Here we go again
It feels like déjà vu. Just last week we learned that Darren Wilson, the cop who killed Mike Brown, would not be indicted by a grand jury for causing the death of the unarmed black teen in Ferguson, Missouri. The decision by the grand jury to not indict in that matter spurred uprisings and protests in Ferguson and across the nation. Not only did protesters take to the streets, but they took to the malls and social media to declare a nationwide #boycottblackfriday movement, also called #handsupdontshop.
Photo Credit: Kafahni Nkrumah, Protests in Ferguson, Missouri
Even video evidence is not enough
Many across the nation were still mourning the decision not to indict Darren Wilson, when suddenly the news hit yesterday that the officer responsible for the death of another unarmed black man in New York, Eric Garner, would also fail to be indicted by a grand jury. This decision sparked massive protests in New York. What was particularly shocking about the grand jury's decision to not indict the officer, who literally choked Eric Garner to death, was the fact that the entire episode was caught on video by a passerby. In the video, one can watch Eric Garner being accosted by multiple police officers for apparently selling cigarettes without a license, and ultimately placed in a chokehold and brought to the ground. In the scene, Garner repeatedly tells the officers that he cannot breathe. Rather than release him and administer CPR, Mr. Garner, a husband and father of six, is literally choked to death. It is beyond disturbing to witness this type of violence inflicted upon an unarmed man in broad daylight by police.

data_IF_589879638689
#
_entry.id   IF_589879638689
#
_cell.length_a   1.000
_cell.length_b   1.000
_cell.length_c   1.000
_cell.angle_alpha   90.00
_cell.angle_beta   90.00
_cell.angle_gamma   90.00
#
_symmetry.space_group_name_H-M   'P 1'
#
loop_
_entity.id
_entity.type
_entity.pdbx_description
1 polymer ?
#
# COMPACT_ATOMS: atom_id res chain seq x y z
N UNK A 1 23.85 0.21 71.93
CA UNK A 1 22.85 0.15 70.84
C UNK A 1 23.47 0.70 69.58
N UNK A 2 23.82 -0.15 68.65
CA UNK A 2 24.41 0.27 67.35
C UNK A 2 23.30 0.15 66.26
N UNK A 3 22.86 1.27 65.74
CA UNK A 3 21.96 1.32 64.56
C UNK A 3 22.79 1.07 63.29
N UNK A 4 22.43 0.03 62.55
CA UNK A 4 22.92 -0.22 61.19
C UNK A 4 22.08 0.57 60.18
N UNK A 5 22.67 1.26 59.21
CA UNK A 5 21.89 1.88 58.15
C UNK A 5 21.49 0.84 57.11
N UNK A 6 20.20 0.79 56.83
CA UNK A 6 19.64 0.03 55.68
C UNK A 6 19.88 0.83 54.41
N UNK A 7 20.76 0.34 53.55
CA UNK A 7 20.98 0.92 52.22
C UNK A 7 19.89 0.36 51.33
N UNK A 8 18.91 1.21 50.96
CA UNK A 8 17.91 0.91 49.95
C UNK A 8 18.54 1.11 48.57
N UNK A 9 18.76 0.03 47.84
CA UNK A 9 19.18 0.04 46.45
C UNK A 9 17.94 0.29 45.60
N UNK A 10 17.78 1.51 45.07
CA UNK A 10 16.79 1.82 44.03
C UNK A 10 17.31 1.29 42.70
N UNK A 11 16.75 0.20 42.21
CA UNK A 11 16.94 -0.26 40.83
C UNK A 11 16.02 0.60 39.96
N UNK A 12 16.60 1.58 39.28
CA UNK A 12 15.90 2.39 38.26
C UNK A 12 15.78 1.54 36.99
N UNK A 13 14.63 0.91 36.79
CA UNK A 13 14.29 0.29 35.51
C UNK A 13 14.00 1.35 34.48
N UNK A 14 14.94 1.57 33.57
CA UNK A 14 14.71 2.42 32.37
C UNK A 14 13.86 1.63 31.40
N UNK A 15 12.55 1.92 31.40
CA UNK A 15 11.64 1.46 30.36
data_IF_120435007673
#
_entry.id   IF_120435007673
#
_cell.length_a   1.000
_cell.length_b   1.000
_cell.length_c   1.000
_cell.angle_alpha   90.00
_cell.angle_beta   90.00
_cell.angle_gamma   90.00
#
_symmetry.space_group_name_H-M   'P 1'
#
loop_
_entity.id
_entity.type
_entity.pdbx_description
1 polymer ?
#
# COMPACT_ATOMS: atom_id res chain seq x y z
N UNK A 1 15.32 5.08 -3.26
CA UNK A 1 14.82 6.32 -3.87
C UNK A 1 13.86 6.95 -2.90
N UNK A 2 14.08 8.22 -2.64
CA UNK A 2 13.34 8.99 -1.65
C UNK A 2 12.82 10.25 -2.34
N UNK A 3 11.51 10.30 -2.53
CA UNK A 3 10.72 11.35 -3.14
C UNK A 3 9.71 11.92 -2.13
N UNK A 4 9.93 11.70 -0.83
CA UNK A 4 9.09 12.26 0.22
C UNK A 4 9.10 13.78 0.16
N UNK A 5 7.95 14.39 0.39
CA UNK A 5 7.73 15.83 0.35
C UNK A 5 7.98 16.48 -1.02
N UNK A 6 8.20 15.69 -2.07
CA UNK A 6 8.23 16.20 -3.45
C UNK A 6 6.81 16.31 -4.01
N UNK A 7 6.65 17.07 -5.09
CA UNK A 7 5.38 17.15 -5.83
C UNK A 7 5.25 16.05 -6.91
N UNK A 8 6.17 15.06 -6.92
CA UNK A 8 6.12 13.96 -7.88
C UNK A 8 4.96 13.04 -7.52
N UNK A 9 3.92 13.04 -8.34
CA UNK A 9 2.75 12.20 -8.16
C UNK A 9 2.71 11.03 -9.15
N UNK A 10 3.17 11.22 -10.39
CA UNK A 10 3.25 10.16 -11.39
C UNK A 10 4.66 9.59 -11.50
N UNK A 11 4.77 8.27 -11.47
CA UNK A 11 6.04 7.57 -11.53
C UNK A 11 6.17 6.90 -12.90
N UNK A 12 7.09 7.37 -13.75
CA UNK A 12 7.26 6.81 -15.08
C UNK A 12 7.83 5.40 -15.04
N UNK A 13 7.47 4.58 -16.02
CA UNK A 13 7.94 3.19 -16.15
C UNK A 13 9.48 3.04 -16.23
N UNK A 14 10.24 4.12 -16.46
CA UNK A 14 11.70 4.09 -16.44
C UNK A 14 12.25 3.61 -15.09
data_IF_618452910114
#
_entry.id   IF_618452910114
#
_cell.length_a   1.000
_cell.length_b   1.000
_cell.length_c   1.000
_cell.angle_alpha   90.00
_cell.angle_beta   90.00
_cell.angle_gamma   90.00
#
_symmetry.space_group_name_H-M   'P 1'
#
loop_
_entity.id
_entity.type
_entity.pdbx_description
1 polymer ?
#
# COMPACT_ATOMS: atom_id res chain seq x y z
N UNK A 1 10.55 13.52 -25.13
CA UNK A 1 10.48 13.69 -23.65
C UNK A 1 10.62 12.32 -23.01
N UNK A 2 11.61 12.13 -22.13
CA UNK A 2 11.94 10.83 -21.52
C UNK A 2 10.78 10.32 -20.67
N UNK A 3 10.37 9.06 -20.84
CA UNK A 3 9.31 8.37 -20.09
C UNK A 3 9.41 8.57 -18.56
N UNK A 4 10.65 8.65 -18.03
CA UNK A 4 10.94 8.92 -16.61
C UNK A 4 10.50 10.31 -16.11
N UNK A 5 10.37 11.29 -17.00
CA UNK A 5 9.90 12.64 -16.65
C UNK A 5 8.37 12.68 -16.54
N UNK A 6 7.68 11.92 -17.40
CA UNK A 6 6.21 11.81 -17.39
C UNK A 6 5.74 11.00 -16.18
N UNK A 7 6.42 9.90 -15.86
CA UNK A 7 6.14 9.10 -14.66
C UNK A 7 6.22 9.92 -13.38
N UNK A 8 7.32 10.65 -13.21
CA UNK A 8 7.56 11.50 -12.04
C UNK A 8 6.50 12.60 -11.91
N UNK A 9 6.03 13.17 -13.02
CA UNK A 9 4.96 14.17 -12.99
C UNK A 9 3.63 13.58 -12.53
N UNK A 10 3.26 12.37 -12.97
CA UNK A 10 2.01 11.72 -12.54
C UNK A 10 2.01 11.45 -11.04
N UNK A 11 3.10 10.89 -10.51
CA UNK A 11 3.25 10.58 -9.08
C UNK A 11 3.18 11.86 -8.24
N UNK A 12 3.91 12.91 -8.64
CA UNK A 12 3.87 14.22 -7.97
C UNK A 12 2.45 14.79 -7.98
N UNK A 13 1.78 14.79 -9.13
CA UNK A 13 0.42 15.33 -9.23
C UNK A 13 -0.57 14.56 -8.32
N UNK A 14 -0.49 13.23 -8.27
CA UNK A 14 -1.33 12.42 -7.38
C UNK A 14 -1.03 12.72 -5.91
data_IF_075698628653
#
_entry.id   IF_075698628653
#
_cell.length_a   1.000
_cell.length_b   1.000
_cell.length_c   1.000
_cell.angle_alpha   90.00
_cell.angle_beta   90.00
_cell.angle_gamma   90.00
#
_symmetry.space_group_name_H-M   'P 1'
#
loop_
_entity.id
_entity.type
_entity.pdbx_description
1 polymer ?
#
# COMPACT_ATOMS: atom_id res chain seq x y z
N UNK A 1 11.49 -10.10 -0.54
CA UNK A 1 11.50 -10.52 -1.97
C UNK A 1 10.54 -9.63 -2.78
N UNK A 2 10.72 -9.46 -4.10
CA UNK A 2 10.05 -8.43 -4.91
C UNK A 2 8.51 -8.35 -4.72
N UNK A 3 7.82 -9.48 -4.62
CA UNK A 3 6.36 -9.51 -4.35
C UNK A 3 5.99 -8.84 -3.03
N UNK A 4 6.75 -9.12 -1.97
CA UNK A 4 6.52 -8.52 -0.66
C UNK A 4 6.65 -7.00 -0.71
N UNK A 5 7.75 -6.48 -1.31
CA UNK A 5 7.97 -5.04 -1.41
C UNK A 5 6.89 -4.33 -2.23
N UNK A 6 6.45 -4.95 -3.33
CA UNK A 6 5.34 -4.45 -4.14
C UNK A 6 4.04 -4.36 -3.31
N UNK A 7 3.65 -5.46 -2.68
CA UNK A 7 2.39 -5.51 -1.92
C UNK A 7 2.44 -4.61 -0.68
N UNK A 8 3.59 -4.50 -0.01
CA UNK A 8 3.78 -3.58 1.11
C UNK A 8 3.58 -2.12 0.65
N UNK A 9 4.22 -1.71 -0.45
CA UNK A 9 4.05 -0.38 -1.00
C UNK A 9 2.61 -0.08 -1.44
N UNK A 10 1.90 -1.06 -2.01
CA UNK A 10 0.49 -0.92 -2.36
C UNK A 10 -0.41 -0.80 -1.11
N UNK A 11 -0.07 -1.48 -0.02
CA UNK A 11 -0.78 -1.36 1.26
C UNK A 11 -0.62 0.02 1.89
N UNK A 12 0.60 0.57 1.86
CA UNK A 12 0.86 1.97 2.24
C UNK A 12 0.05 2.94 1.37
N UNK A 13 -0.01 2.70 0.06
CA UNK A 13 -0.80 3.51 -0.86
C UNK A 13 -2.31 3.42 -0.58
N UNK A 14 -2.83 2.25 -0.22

Is the state sanctioning the deaths of black men and boys?
Garner's death occurred in a rapid succession of multiple deaths of unarmed African American men and boys throughout the United States who died at the hands of law enforcement. In every instance to date, we have yet to see officers being held accountable for the deaths of these men and boys. Somehow, officers who kill unarmed men are able to escape prosecution and accountability for their actions. The message is literally being sent that the state will sanction the killing of these boys and men, without any serious repercussions, to boot. The families and communities that these men and boys leave behind are left to grieve and mourn and to wonder how a system that claims to be effective at rendering justice could miss the mark so obviously in the cases of the boys and men in question.
Danger of annihilation
As a black mother, civil rights attorney, and woman of faith, it literally feels as though black men are in danger of annihilation in American society and that laws are being misapplied in ways that cause a perversion of justice, rather than true justice. Something is terribly wrong in a society that can sit back and witness a death before our eyes on video and social media and then be told that the actions of the officer in question were justified under the law. As Dr. Martin Luther King, Jr. once said, "Never forget that everything Hitler did in Germany was legal."
Laws can be used to oppress